Just wanted to say how nice it's been to see so many good news and happy stories the last day or so. I had my local follow-up this afternoon and also recieved a bit of good news: the tumor I had removed last week was completely necrotic- no active tumor at all. Probably explains (at least in part) why I never had any symptoms. 

Still don't have the final biopsy and there's still a few questions, but given that bit of info, I'm a bit hopeful that I may not have to return for radiation to the surgical site or, perhaps even the other lesions that were seen on the MRI prior to surgery in other locations. A few more questions still to be answered and hopefully I'll get more answers (and maybe a plan) tomorrow as my local (but very diligent) oncologist tracks down imaging, path reports, etc. 

Thrilled that tomorrow morning is my last dose of my steroid taper, and looking forward to resuming PD-1 as soon as they'll let me, and pretty happy that the tumor was actually dead- perhaps there's hope for PD-1 in patients with brain mets after all! We'll see what other info I get and what kind of plan gets proposed, but in the mean time, it really is good to see that others are doing well and getting some good results with their therapies. I think it's good for everyone's morale, at least it is for mine!

Keep fighting everyone- it's worth it and congratulations on all the good news! You all deserve it (and a little bit of a break)!



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tbmorgan's picture
Replies 5
Last reply 9/26/2014 - 2:39am
Replies by: JerryfromFauq, tbmorgan, Patina, Marianne quinn, Anonymous

My son TJ was born on August 28, 2013 and diagnosed with congenital malignant melanoma in his first four weeks of life.  He was born with a large mass on the back of his brain that was resected and biopsied at 10 days old by a pediatric nuerosurgeon who saved his life.  At two months the tumor returned and grew to slight larger size and was removed again.  At same time multiple small lesions started appearing on his arms, legs, hands, feet, back.  These were biopsied and confirmed as melanoma.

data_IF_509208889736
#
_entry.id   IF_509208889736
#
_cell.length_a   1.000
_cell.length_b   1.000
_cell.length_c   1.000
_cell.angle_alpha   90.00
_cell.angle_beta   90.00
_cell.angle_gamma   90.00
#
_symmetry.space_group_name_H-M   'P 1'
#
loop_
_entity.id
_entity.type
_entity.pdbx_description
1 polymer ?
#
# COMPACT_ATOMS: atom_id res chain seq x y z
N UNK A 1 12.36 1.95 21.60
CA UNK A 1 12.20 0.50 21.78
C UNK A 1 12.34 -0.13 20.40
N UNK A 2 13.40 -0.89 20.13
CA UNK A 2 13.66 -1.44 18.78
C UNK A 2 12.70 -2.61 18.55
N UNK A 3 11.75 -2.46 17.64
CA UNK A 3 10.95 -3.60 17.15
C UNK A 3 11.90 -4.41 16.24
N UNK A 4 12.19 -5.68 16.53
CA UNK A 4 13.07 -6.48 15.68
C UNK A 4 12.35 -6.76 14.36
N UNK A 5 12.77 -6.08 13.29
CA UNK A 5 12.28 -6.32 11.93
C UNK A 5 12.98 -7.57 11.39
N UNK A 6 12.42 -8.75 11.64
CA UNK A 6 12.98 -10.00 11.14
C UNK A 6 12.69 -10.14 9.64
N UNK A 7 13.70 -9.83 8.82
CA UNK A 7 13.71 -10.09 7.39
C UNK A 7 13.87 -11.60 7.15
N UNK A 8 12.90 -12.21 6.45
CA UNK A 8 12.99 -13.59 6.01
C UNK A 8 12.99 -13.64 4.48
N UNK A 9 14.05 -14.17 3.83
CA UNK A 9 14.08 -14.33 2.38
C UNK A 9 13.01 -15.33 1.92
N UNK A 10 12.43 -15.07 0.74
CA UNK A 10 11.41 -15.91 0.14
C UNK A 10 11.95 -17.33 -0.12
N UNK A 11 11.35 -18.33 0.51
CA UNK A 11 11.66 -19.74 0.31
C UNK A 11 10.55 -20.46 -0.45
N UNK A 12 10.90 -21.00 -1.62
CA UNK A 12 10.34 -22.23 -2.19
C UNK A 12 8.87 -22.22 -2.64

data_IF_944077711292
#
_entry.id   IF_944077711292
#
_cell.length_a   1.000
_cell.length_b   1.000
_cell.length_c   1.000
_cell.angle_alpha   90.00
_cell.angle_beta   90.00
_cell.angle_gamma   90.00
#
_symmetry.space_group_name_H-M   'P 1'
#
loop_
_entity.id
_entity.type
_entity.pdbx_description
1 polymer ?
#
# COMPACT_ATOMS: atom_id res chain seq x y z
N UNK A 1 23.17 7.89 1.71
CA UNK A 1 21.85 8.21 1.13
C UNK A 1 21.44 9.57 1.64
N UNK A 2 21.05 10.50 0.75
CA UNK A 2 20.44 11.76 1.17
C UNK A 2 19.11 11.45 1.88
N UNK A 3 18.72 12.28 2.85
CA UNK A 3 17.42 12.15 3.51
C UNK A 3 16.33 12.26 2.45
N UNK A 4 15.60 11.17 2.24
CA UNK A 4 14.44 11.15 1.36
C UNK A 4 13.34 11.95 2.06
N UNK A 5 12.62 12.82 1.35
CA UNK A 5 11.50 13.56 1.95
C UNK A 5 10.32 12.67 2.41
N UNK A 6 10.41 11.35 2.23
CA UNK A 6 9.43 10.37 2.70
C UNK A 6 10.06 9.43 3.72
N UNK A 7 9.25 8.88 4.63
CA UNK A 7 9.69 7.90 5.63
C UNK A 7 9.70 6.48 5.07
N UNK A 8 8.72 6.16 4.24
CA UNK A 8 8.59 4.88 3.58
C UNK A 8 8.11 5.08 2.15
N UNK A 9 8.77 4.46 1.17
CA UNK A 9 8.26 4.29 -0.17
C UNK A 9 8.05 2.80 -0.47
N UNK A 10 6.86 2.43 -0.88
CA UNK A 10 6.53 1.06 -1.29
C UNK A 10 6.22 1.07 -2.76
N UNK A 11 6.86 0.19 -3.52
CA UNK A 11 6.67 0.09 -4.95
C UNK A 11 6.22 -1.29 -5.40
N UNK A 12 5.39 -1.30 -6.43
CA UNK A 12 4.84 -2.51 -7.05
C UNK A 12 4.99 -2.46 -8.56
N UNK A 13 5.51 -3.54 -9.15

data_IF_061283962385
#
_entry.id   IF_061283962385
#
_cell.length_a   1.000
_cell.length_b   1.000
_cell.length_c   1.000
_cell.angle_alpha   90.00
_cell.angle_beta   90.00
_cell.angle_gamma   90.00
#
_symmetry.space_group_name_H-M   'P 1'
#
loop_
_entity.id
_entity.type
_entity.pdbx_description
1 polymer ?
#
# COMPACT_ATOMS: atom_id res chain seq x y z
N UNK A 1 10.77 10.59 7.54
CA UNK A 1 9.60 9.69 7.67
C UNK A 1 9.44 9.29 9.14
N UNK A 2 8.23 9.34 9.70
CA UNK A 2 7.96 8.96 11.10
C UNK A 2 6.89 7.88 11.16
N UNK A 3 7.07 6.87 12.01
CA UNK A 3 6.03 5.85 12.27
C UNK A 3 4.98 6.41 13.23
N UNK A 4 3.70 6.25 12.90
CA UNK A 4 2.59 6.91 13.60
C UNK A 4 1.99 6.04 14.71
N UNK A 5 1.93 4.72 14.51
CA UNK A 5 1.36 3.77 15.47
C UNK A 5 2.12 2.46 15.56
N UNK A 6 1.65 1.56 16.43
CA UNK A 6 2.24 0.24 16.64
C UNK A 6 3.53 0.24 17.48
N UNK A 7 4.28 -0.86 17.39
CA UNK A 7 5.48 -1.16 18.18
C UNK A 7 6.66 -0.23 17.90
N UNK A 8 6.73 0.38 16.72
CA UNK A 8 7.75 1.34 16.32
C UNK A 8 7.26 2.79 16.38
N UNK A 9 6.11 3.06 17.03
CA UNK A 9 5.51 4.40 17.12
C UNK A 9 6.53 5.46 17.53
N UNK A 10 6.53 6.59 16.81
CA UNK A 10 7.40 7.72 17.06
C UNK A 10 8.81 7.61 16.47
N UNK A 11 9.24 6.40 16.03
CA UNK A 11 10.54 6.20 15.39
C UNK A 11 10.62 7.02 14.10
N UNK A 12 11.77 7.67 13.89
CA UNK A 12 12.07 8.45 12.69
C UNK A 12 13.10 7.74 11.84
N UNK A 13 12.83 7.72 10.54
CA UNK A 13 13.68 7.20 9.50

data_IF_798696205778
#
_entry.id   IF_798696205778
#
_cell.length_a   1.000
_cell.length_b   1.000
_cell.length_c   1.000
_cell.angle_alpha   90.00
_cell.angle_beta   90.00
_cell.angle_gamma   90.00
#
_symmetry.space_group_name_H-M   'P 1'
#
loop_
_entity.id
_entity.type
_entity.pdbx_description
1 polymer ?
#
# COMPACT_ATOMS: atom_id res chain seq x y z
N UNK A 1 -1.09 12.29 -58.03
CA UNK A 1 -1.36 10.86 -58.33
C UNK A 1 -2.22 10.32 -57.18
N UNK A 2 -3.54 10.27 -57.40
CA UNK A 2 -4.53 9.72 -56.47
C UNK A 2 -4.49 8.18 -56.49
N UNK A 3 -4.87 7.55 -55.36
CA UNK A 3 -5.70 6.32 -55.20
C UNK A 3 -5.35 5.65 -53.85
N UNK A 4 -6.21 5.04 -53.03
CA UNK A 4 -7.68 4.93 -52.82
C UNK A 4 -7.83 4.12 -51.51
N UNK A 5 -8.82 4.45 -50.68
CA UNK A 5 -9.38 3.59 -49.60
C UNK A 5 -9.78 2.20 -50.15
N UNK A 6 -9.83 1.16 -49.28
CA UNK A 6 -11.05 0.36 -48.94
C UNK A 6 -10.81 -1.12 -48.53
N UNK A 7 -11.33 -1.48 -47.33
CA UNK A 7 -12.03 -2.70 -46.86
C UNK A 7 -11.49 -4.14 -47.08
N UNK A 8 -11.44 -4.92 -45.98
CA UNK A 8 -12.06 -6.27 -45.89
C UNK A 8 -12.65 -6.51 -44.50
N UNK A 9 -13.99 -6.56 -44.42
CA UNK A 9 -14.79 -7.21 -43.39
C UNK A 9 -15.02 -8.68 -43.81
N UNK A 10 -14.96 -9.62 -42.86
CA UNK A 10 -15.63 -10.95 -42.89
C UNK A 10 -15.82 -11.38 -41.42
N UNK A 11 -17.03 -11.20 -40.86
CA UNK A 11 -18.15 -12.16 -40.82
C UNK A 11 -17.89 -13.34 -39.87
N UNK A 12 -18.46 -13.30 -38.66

My son has been on Temozolomide orally 100 mg a day for 5 days a month for 9 months and Everolimus 2 mg a day every day for 3 months now.

The tumor in his brain did not show up again on scans but came back at 6 months and is now stable at about the size of a penny.  The skin bumps seem to be just slowly growing but scare me.

His current treatment is a wait and see approach and it scares me very badly.  I asked my doctor about what we should be doing and he really did not have a long term plan.  I told him that I try to research and look at google once every few weeks and he told me good, because he has a lot of patients and that he was not a melanoma expert and was not able to do that level of research.

I know the doctor team here is good and saved his life, but I cannot accept that answer, I started searching and found this site so easily, I was surprised they had not recommended this site to me.  Then I saw they had a family conference just two weeks ago and I missed it.  I was so sad.

TJ is an amazing child, he is strong, loving, and smart.  He has no developmental issues from the surgery, and is walking, dancing, and smiling all the time.

What do I do?

I need help.  I need to find the Doctors that can confirm my sons treatment is the best available or recommend something else.  I want a plan that I can live with.........


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katie1's picture
Replies 7
Last reply 9/28/2014 - 6:30pm

I'm wondering how people are doing with their adrenal insufficiency over the longer term.  Have you had to change your steroid dosages over time.  If you have had recurrence has it necessitated a change in dosage.  Have you had symptoms of adrenal insufficiency without a known cause (ie illness)?